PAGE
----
- The debate over U.S. gun laws has raged for decades, often reigniting after a high-profile mass shooting. Gun violence has surged in 2020 and 2021 amid the COVID-19 pandemic.
- Gun ownership and gun homicide rates are high in the United States in comparison to rates in other advanced democracies.
- Mass shootings in Australia, Canada, and the United Kingdom prompted those governments to tighten gun laws.
The debate over gun control in the United States has waxed and waned over the years, stirred by frequent mass shootings in civilian settings. In particular, the killing of twenty schoolchildren in Newtown, Connecticut, in 2012 reignited a national discussion about gun laws. However, legislation that would have banned semiautomatic weapons was defeated in the Senate despite extensive public support.
Recent years have seen some of the worst gun violence in U.S. history. In 2020, nearly twenty thousand Americans lost their lives to guns, the highest toll in more than two decades; and the trend looks likely to continue through 2021.
Many gun control advocates say the United States should look to the experiences of its wealthy democratic peers that have instituted tighter restrictions to curb gun violence.
Gun ownership in the United States is rooted in the Second Amendment of the Constitution: “A well-regulated Militia, being necessary to the security of a free State, the right of the people to keep and bear Arms, shall not be infringed.”
The United States, with less than 5 percent of the world’s population, has 46 percent of the world’s civilian-owned guns, according to a 2018 report by the Switzerland-based Small Arms Survey. It ranks number one in firearms per capita. The United States also has the highest homicide-by-firearm rate of the world’s most-developed nations. But many gun rights proponents say these statistics do not indicate a causal relationship.
However, the right to bear arms is not unlimited. The U.S. Supreme Court has upheld some firearms restrictions, such as bans on concealed weapons and on the possession of certain types of weapons, as well as prohibitions against the sale of guns to certain categories of people. The Gun Control Act of 1968 prohibits individuals under eighteen years of age, convicted criminals, the mentally disabled, dishonorably discharged military personnel, and others from purchasing firearms. In 1993, the Brady Handgun Violence Prevention Act mandated background checks for all unlicensed individuals purchasing a firearm from a federally authorized dealer.
At the same time, the U.S. Supreme Court has rolled back certain gun laws. In 2008, the court struck down a Washington, DC, law that banned handguns.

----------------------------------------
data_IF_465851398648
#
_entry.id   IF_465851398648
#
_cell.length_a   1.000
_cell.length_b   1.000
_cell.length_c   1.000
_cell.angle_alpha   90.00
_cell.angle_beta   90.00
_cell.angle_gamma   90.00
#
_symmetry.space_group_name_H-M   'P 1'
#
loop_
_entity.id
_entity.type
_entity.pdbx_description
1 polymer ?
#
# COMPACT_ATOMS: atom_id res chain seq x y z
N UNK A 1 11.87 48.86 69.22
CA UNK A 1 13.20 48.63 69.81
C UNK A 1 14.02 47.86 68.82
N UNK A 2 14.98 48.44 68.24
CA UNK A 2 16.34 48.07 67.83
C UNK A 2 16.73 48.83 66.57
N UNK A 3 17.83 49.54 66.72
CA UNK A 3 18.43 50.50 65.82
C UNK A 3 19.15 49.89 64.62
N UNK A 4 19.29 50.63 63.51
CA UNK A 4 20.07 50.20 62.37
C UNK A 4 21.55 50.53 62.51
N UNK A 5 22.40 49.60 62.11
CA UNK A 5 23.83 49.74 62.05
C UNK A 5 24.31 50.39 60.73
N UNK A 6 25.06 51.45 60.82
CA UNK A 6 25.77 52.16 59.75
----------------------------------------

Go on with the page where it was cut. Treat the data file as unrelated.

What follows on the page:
Federal law provides the basis for firearm regulation in the United States, but states and cities can impose further restrictions. Some states, such as Alaska, Idaho, and Kansas, have passed various laws attempting to nullify federal gun legislation, but legal analysts say these are unconstitutional.
In 2016, President Barack Obama took several actions in response to the San Bernardino shooting that were intended to decrease gun violence, including a measure requiring dealers of firearms at gun shows or online to obtain federal licenses and conduct background checks.
In 2017, President Donald Trump responded to a pair of mass shootings—in Las Vegas and Parkland, Florida—by imposing a regulatory ban on so-called bump stocks, devices that allow semiautomatic guns to fire at a rate approaching that of automatic weapons. However, a federal court put the ban on hold in March 2021, ruling that bump stocks do not qualify as machine guns under the law. But Trump also supported some measures that eased gun restrictions, including a bill that rolled back an Obama-era regulation that made it harder for people with mental illnesses to purchase guns.
As of 2021, there were no federal laws banning semiautomatic assault weapons, military-style .50 caliber rifles, handguns, or large-capacity magazines. There was a federal prohibition on assault weapons and large-capacity magazines between 1994 and 2004, but Congress allowed these restrictions to expire.
Mass killings have surged amid the COVID-19 pandemic. As of July, more than eight thousand people were killed in shootings in 2021. That’s approximately fifty-four lives lost per day, which is fourteen more than the daily average of the previous six years.